All morning it was overcast and rainy with the wind strengthening, then letting up. This happened over and over again. We wondered if any of the locals would want to come out in their open cayucos and ride around in this weather. As our two boats were almost to the anchorage, we heard on the VHF radio that the party had been cancelled for today and rescheduled for Friday.
So, there we were, anchored near the restaurant, and no one is there...and no one is coming. Our dinghy was out of the water, so the people in the other boat went in to see if the restaurant was open anyway. They came back and told us the owners of the restaurant said since there was no party, they were not going to fire up the pizza oven, but it was chicken and rice day. We thanked them for telling us and told them if there was no pizza, we were going to leave and go back to the bay we were in this morning, because it had better protection from the wind.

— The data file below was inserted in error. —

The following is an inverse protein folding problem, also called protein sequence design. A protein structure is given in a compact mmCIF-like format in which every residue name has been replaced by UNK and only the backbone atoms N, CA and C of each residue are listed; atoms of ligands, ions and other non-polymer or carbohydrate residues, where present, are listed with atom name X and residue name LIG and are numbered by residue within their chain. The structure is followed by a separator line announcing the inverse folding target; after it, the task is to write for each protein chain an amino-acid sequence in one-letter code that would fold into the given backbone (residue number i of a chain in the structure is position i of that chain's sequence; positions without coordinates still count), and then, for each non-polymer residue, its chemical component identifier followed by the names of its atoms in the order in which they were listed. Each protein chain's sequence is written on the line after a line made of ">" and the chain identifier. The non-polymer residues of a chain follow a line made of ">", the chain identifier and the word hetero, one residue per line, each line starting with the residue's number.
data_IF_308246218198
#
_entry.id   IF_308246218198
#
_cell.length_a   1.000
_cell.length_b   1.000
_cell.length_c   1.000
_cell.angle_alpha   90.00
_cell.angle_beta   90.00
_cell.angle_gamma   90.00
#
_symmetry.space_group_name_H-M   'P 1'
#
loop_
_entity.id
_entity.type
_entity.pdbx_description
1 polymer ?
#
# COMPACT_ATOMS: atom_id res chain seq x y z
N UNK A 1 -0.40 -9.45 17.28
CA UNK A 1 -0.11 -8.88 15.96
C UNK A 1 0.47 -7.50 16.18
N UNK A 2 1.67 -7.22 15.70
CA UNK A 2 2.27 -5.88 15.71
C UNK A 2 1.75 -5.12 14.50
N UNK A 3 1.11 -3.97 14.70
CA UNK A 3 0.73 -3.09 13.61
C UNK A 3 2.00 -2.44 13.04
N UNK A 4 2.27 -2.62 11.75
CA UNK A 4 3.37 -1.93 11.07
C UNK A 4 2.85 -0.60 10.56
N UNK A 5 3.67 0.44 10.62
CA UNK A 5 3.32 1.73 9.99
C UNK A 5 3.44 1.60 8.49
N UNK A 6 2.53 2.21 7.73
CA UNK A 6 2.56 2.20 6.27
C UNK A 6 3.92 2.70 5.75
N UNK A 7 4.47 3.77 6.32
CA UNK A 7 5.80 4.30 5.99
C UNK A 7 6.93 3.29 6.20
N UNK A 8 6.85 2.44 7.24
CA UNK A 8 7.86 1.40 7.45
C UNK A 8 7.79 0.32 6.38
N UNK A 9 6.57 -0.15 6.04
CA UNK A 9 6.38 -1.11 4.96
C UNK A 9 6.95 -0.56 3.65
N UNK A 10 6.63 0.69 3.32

The other people went to their boat and tried to call the restaurant on the VHF radio to tell them both of the boats anchored out were leaving. The restaurant was not answering on VHF, so one more time, the people went in to tell the restaurant owners we were leaving.
We had hauled up our anchor and we were heading out of the bay to the other bay when the other boat came on the radio and told us the restaurant owners told them they had fired up the pizza oven and they were making dough...it was rising. I was on the radio and said, “OK, we will stop and turn around” and we did. We went back, anchored again, put our dinghy in the water and went into the restaurant dock. The other cruisers were already in there.